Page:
(73) Caesar reminds his troops of the reasons why there are fighting.  Pompey spoke thus. Caesar (addressed) his own men as follows: "This day will decide everything. Remember your promises to me at Dyrrachium and (the things) which you swore to one another while I was watching, (namely) that you would not return (from the field) except as conquerors. My men, these are (those to fight) against whom we have come from the Pillars of Hercules: they (are) those who have fled from Italy (to escape) us, (they are those) who, after we have fought such great wars for ten years and accomplished innumerable victories and have acquired four hundred nations of Spaniards and Gauls and Britons for our country, have sought to disband (us) unrecompensed, without a triumph and any rewards, and neither (by) inviting them to (do) the right (things), have I persuaded (them), nor have I won (them) over by favours. You know (those) whom I have released unharmed, hoping that we should obtain (lit. that there would be to us) some fairness from them. So, bear all these (words) of mine in your (minds) today, and, if you have experienced anything of me, my care (for you), my good faith and my generous gifts.

(74)  Caesar tells his troops why they will be victorious and how they should treat their defeated enemies. "It is not difficult for warriors hardened in war to overcome new recruits, who are still without experience of conflict, and especially when they have turned towards indiscipline and disobedience towards their commander, whom I have learned was afraid and unwilling to proceed to an engagement, and who has already passed the zenith of his luck, and has become sluggish and dilatory in everything (that he does), and no longer gives orders but rather receives them. These (words) of mine are only about his Italian (soldiers), since you should neither think about his allies nor should you pay them attention (lit. hold them in your mind) nor fight with them at all. They are slaves from Syria, Phrygia and Lydia, always ready to flee and be enslaved: I know well, and you will shortly see, that Pompey himself will not assign them (a place) in his battle-line. So, I say, hold fast only to the Italians, even if their allies come running among you and make a noise after the manner of dogs. When you have put them to flight, let us spare them, as they are our kindred, but, with regard to their allies, let us give them cause for consternation. Before all else, so that I may know that you are mindful of what you agreed, at all events to choose victory or death, as you go into battle on my behalf, pull down the walls of your (camp) and fill up its ditch with earth, so that we may have nothing, if we do not conquer, and the enemy may see that we are without a camp and may know that we must (lit. it is a necessity for us to) take up our quarters in theirs."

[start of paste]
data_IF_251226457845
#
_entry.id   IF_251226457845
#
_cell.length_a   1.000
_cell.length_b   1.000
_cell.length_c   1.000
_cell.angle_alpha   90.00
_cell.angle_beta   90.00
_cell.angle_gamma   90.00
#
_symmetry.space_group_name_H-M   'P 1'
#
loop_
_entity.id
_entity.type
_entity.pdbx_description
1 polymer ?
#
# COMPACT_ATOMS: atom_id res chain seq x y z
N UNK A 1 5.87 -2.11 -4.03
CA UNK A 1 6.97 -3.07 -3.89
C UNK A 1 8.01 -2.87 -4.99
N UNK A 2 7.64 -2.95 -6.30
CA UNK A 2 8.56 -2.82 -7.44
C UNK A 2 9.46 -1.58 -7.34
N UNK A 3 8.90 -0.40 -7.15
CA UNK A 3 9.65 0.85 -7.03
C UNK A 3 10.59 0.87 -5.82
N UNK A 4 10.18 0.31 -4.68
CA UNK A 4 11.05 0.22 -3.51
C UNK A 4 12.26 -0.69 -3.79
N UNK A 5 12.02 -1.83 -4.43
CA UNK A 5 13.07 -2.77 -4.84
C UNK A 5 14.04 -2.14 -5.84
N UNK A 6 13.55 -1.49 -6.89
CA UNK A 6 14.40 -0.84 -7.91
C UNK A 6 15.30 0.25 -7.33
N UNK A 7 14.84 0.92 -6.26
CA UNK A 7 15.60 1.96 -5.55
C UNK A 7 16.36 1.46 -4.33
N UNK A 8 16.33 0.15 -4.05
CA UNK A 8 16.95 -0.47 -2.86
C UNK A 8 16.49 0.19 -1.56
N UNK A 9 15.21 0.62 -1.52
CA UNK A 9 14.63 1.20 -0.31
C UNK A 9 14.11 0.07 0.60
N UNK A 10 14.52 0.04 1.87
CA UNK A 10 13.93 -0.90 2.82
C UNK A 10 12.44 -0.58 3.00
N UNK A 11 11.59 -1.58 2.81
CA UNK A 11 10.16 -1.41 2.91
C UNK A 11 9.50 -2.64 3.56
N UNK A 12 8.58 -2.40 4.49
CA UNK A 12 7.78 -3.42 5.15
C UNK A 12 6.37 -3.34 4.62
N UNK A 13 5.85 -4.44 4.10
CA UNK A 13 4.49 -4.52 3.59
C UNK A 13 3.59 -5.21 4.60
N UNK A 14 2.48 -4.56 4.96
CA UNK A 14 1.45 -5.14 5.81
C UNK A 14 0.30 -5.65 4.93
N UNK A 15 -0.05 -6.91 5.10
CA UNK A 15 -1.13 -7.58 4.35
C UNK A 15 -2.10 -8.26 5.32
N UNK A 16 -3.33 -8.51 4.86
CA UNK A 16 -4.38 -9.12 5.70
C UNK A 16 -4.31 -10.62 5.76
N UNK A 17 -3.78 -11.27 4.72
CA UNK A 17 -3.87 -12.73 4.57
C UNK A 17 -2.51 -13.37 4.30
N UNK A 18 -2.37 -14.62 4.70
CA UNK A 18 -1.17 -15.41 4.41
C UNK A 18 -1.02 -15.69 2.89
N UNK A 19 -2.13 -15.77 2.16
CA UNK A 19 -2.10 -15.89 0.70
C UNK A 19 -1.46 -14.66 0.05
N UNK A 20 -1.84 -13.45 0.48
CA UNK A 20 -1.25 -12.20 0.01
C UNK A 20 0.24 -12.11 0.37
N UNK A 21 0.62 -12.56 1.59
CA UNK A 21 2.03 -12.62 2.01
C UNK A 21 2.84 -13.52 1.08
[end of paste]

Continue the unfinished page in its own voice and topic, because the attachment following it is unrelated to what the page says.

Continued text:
(75)  The battle-lines are drawn up.  After he had spoken these (words), he nevertheless sent down two thousand of his very old men to guard the tents; the rest, as they departed, demolished the earth-wall in total silence and threw it into the ditch. Seeing this, Pompey, although some (of his friends) thought they were preparing for flight, recognised their daring and groaned within himself that, although they had famine, the appropriate cure for wild beats, they were proceeding against these wild beasts in hand-to-hand (combat). But there was no drawing back now, as their affairs were on a razor's (edge). Wherefore, leaving four thousand of his Italian (troops) to guard his camp, he drew up the rest between the city of Pharsalus and the river Enipeus, (opposite) where Caesar was marshalling (his men), and each of them divided his Italian (troops) into three (lines) in the forefront (of his army), set apart a short (distance) from each other, and stationed his cavalry on the wings of each division. Thus was placed the Italian (contingent), upon which both of them especially relied: the allied (elements) were marshalled by themselves as if for show. There was much noise and many tongues among Pompey's allied (element): of these, Pompey stationed the Macedonians, the Peloponnesians, the Boeotians and the Athenians near the Italian contingent, and he ordered the rest, as Caesar had guessed, to lie in wait outside the line of battle, (and,) whenever the conflict should come close (to them), to surround the enemy and to pursue (them), doing whatever damage they could, and to ransack Caesar's camp itself, which was without fortifications.